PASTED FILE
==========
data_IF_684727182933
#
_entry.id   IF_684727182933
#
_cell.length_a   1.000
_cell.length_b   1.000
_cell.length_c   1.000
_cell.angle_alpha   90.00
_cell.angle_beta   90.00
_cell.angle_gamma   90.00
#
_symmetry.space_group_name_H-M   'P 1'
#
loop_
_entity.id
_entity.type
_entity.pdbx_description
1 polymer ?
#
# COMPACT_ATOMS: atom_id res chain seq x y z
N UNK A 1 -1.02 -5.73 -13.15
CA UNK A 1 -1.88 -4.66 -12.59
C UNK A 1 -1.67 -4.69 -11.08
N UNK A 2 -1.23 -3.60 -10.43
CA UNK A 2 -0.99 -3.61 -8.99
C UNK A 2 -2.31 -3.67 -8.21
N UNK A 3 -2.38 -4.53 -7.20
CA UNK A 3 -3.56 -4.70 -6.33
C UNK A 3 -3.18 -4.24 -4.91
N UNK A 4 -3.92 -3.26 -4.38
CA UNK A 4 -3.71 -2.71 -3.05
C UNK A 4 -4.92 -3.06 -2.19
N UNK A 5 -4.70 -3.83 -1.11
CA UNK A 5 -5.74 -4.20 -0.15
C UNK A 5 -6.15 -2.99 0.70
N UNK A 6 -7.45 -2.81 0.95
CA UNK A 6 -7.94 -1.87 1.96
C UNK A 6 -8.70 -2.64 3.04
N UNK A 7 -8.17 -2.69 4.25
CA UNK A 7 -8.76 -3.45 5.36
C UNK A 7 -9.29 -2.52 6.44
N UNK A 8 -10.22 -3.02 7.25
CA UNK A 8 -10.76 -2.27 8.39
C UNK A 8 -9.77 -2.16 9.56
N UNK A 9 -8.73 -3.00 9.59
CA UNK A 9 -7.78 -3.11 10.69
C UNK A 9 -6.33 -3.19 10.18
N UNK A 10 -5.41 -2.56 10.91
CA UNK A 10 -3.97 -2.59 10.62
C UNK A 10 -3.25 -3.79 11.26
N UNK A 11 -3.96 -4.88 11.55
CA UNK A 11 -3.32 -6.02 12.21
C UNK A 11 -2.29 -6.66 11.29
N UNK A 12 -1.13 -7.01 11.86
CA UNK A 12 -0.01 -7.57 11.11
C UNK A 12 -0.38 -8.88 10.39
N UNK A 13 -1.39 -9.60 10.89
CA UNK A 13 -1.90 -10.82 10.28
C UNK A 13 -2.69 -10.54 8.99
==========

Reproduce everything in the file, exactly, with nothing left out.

data_IF_684727182933
#
_entry.id   IF_684727182933
#
_cell.length_a   1.000
_cell.length_b   1.000
_cell.length_c   1.000
_cell.angle_alpha   90.00
_cell.angle_beta   90.00
_cell.angle_gamma   90.00
#
_symmetry.space_group_name_H-M   'P 1'
#
loop_
_entity.id
_entity.type
_entity.pdbx_description
1 polymer ?
#
# COMPACT_ATOMS: atom_id res chain seq x y z
N UNK A 1 -1.02 -5.73 -13.15
CA UNK A 1 -1.88 -4.66 -12.59
C UNK A 1 -1.67 -4.69 -11.08
N UNK A 2 -1.23 -3.60 -10.43
CA UNK A 2 -0.99 -3.61 -8.99
C UNK A 2 -2.31 -3.67 -8.21
N UNK A 3 -2.38 -4.53 -7.20
CA UNK A 3 -3.56 -4.70 -6.33
C UNK A 3 -3.18 -4.24 -4.91
N UNK A 4 -3.92 -3.26 -4.38
CA UNK A 4 -3.71 -2.71 -3.05
C UNK A 4 -4.92 -3.06 -2.19
N UNK A 5 -4.70 -3.83 -1.11
CA UNK A 5 -5.74 -4.20 -0.15
C UNK A 5 -6.15 -2.99 0.70
N UNK A 6 -7.45 -2.81 0.95
CA UNK A 6 -7.94 -1.87 1.96
C UNK A 6 -8.70 -2.64 3.04
N UNK A 7 -8.17 -2.69 4.25
CA UNK A 7 -8.76 -3.45 5.36
C UNK A 7 -9.29 -2.52 6.44
N UNK A 8 -10.22 -3.02 7.25
CA UNK A 8 -10.76 -2.27 8.39
C UNK A 8 -9.77 -2.16 9.56
N UNK A 9 -8.73 -3.00 9.59
CA UNK A 9 -7.78 -3.11 10.69
C UNK A 9 -6.33 -3.19 10.18
N UNK A 10 -5.41 -2.56 10.91
CA UNK A 10 -3.97 -2.59 10.62
C UNK A 10 -3.25 -3.79 11.26
N UNK A 11 -3.96 -4.88 11.55
CA UNK A 11 -3.32 -6.02 12.21
C UNK A 11 -2.29 -6.66 11.29
N UNK A 12 -1.13 -7.01 11.86
CA UNK A 12 -0.01 -7.57 11.11
C UNK A 12 -0.38 -8.88 10.39
N UNK A 13 -1.39 -9.60 10.89
CA UNK A 13 -1.90 -10.82 10.28
C UNK A 13 -2.69 -10.54 8.99